Tuesday, May 14, 2013
A few days ago, John Bonine, an environmental law professor at the University of Oregon, sent an email to the environmental law professors’ listserve asking for stories about “fraud, lies, omissions, and plagiarism” in environmental assessment documents. I contributed a story—a true tale involving a little bald-faced lying and some hidden deception by the United States Bureau of Reclamation. Judging from a followup email John sent this morning, I wasn’t the only one. In a short time, it seems, he’s compiled a long list.
But if John had posed a different question, and had asked either about helpful environmental assessment documents or successful assessment processes, I would have had other stories to contribute. I know I’m not the only one. In fact, two of my favorite academic articles about the National Environmental Policy Act involve detailed exploration of the ways—sometimes counterintuitive—in which environmental assessment can generate positive outcomes. The first, a 2002 article by Brad Karkkainen, points out that NEPA generates many environmental benefits not from disclosure and open discussion, as Congress seems to have anticipated, but instead from project revisions designed to avoid the need to disclose and discuss adverse environmental impacts. The second, a 2006 article by Bob Adler, and provides a detailed case study of NEPA in action. Though NEPA did not stop the project in question, Adler credits NEPA with compelling project changes that substantially reduced the adverse environmental impacts that would have resulted from the original proposal. Both articles are entirely consistent with my own experience as a practicing NEPA (and California Environmental Quality Act) lawyer.
Indeed, in a strange way, some of John’s evidence of nefarious behavior may well support arguments—particularly Karkkainen’s—about NEPA’s effectiveness. After all, if NEPA were simply a toothless wonder, a statute that required only meaningless disclosures, there would be no need for fraud and lies (plagiarism would be another matter; there are plenty of other reasons to cut corners). Agencies could simply tell the truth, acknowledge the forthcoming environmental damage, and get on with their business. The lies may show that the public reactions to (or the legal implications, under other environmental laws, of) disclosures of impacts remain significant concerns for project proponents.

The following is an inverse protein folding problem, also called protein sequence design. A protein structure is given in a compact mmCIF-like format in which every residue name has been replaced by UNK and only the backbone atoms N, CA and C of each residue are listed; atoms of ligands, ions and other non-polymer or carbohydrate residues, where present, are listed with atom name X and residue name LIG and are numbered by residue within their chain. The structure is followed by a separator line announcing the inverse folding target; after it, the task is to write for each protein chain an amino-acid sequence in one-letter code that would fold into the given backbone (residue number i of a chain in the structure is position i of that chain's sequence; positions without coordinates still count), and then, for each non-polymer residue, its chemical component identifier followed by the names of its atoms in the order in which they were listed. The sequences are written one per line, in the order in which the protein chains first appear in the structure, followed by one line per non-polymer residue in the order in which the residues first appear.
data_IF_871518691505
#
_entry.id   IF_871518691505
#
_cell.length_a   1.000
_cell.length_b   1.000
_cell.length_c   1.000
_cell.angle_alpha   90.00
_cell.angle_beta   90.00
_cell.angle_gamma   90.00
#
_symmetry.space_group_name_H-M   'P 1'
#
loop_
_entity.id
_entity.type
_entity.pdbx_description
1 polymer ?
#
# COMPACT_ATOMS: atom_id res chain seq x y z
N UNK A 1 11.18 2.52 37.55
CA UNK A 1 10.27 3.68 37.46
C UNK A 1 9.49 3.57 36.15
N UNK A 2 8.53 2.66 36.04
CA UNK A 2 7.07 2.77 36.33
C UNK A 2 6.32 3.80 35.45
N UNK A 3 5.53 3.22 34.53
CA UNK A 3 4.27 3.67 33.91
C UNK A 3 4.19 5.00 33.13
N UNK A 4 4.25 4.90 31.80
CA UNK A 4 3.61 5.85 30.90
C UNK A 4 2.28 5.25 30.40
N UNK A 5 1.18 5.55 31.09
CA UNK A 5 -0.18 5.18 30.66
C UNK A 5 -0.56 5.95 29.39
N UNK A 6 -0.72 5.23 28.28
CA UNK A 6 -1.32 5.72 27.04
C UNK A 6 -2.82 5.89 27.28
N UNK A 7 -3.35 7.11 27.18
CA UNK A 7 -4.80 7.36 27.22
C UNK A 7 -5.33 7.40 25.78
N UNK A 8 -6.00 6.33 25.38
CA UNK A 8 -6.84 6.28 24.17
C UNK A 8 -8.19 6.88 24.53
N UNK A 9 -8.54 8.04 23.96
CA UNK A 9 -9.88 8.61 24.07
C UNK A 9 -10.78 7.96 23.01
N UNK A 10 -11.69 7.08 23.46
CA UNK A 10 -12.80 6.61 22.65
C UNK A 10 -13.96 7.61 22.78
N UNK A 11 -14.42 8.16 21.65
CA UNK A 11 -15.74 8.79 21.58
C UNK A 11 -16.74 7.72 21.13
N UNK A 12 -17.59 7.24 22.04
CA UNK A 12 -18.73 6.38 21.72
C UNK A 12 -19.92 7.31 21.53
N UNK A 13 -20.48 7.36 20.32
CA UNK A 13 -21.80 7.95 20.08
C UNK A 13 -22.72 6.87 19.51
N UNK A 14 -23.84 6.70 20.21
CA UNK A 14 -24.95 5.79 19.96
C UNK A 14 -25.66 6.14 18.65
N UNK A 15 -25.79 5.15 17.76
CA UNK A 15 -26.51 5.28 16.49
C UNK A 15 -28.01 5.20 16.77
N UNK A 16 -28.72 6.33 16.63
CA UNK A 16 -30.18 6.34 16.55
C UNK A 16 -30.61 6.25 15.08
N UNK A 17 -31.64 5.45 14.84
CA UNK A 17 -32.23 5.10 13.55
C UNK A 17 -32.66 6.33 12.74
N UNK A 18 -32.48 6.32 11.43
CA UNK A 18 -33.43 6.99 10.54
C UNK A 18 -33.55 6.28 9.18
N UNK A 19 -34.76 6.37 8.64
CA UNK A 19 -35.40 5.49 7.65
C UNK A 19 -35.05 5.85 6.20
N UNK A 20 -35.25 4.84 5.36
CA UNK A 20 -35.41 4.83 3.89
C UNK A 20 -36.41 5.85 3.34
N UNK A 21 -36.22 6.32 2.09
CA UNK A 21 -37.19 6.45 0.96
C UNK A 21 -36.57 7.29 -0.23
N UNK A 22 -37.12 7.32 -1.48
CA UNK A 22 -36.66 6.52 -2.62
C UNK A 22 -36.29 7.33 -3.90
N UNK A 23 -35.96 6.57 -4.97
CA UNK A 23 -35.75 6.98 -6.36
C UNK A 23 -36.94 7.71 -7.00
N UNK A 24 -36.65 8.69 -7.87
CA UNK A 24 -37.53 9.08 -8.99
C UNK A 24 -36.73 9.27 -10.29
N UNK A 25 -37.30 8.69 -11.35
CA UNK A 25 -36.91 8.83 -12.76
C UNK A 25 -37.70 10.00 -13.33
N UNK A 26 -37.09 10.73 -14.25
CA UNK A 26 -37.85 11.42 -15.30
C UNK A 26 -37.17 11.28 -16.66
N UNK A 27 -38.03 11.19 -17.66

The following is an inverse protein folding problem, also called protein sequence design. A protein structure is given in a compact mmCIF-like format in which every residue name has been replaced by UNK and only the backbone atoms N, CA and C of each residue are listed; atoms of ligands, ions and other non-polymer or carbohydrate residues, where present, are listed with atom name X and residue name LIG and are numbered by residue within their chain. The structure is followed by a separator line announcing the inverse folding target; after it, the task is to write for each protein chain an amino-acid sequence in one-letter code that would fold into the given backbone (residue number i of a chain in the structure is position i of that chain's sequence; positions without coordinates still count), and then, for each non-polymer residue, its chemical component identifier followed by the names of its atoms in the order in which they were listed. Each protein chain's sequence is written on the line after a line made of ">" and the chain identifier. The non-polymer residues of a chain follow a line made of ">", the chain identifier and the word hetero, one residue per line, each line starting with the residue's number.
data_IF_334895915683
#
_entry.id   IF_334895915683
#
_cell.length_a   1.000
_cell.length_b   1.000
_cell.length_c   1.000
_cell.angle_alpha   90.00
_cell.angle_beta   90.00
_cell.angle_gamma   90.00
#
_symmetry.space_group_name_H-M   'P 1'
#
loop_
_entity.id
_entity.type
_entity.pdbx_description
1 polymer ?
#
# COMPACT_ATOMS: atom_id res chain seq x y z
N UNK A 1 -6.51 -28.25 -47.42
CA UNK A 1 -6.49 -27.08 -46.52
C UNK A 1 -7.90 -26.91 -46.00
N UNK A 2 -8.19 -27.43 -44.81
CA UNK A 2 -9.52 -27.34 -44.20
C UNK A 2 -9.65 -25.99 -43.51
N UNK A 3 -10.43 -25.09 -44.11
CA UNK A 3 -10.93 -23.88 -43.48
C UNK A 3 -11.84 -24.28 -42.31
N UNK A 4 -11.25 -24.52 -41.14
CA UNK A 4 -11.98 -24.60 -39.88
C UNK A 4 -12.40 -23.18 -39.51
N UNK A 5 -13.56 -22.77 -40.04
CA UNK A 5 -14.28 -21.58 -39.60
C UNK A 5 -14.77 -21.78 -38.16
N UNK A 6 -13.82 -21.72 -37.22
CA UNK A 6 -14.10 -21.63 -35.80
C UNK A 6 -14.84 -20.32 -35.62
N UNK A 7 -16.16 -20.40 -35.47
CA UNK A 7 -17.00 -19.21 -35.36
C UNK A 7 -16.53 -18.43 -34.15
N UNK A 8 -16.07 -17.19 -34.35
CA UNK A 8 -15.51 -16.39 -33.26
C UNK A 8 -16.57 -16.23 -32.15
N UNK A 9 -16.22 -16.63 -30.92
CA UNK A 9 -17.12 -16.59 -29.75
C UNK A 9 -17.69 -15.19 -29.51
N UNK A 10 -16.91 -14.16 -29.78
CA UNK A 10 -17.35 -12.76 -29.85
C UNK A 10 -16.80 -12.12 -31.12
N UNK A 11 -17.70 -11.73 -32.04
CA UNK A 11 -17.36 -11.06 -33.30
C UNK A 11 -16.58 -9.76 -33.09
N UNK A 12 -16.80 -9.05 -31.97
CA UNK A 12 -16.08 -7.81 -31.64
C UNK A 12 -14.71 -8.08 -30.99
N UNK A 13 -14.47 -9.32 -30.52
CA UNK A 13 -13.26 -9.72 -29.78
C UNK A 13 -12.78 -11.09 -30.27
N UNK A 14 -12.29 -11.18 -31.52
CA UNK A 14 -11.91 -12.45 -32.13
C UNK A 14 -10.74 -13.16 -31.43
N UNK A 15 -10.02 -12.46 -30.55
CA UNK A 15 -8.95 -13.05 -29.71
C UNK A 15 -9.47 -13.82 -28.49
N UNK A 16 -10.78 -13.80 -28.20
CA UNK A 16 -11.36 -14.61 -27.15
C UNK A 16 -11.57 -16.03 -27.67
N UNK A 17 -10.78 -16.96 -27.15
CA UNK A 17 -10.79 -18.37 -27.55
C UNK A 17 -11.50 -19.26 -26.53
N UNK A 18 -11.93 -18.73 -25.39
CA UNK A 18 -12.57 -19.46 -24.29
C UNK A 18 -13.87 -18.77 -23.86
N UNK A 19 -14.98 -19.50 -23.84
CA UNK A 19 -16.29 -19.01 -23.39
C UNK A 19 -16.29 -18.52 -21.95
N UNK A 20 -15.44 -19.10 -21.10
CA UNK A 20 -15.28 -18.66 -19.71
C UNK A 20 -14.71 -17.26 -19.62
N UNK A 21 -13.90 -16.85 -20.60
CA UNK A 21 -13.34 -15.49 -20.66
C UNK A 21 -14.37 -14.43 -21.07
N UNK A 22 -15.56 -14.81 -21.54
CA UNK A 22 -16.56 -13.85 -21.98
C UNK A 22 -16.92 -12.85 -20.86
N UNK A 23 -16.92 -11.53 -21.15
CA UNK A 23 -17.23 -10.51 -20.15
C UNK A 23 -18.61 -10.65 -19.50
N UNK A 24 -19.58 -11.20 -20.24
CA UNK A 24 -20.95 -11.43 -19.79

I once asked a client, a good planner who bore the burden of working for a county high on massive-scale development and low on funds, about this dynamic. “Don’t ever underestimate,” he told me, “how much we fear that public reaction.” For him, that fear was also leverage. The threat of controversy gave him at least a little ability to inject progressive planning principles into an otherwise headlong rush toward sprawl. I doubt his situation was unique. So even as we condemn, as we should, the deception that sometimes appears in environmental assessments, we should keep in mind that the same incentives that sometimes generate duplicity also sometimes—perhaps much more often—change environmental outcomes for the better.
Monday, May 13, 2013
On Wednesday (May 15), the Environmental Law Institute is hosting a lunchtime seminar on The Future of Standing in Environmental Cases, with a great panel:
F. William Brownell, Partner, Hunton & Williams (moderator)
Amanda Leiter, Associate Professor, American University, Washington College of Law
Thomas Lorenzen, Assistant Section Chief, Environment & Natural Resources Division, Department of Justice
Roger R. Martella, Jr., Partner, Sidley Austin LLP
Allison Zieve, Director, Litigation Group, Public Citizen